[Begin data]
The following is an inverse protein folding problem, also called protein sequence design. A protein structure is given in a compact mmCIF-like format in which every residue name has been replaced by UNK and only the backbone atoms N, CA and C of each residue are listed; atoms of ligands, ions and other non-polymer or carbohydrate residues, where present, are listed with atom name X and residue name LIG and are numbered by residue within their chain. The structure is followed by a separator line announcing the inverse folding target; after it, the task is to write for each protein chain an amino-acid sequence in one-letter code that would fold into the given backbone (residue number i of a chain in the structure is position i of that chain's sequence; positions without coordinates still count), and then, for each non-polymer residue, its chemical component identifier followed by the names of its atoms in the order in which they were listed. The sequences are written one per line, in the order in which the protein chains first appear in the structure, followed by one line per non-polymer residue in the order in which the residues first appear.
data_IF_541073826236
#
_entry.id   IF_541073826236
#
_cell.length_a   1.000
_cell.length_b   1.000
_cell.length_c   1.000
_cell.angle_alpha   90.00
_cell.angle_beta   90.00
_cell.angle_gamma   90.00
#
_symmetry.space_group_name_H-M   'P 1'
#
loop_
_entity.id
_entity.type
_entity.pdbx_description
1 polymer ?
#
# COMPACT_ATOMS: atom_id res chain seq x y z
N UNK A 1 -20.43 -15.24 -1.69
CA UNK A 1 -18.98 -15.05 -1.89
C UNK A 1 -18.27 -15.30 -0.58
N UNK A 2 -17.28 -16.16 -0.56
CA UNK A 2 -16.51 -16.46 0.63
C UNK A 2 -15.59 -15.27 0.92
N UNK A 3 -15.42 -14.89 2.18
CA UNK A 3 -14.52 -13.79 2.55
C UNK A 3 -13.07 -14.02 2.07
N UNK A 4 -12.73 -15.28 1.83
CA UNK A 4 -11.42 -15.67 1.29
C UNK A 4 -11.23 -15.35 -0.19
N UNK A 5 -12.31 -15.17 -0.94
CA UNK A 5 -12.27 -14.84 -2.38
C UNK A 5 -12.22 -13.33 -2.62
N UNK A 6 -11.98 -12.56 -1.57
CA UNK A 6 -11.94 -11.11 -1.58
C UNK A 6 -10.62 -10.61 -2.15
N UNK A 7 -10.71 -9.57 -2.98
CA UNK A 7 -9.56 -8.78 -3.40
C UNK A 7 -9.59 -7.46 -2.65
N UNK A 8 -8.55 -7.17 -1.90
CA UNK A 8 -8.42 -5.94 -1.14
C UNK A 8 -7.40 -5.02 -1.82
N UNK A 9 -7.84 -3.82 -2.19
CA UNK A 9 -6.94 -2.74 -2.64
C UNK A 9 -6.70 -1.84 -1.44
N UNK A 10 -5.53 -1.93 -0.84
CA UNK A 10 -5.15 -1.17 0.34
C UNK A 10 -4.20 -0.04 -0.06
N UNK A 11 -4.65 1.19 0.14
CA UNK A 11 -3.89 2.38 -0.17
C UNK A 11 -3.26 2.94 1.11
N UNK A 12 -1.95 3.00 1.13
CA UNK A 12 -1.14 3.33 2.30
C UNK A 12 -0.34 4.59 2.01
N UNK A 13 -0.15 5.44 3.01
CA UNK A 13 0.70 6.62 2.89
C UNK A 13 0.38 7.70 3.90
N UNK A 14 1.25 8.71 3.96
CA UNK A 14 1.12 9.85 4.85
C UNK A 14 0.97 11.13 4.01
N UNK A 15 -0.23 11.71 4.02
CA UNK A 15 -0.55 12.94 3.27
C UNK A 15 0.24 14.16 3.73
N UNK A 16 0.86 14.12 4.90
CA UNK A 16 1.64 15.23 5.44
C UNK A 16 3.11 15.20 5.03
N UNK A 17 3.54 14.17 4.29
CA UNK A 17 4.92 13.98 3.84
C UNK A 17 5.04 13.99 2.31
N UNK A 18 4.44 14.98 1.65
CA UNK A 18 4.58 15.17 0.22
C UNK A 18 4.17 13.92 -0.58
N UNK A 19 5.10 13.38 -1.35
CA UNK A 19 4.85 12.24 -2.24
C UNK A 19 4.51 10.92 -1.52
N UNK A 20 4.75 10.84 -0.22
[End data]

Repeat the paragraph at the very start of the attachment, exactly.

The following is an inverse protein folding problem, also called protein sequence design. A protein structure is given in a compact mmCIF-like format in which every residue name has been replaced by UNK and only the backbone atoms N, CA and C of each residue are listed; atoms of ligands, ions and other non-polymer or carbohydrate residues, where present, are listed with atom name X and residue name LIG and are numbered by residue within their chain. The structure is followed by a separator line announcing the inverse folding target; after it, the task is to write for each protein chain an amino-acid sequence in one-letter code that would fold into the given backbone (residue number i of a chain in the structure is position i of that chain's sequence; positions without coordinates still count), and then, for each non-polymer residue, its chemical component identifier followed by the names of its atoms in the order in which they were listed. The sequences are written one per line, in the order in which the protein chains first appear in the structure, followed by one line per non-polymer residue in the order in which the residues first appear.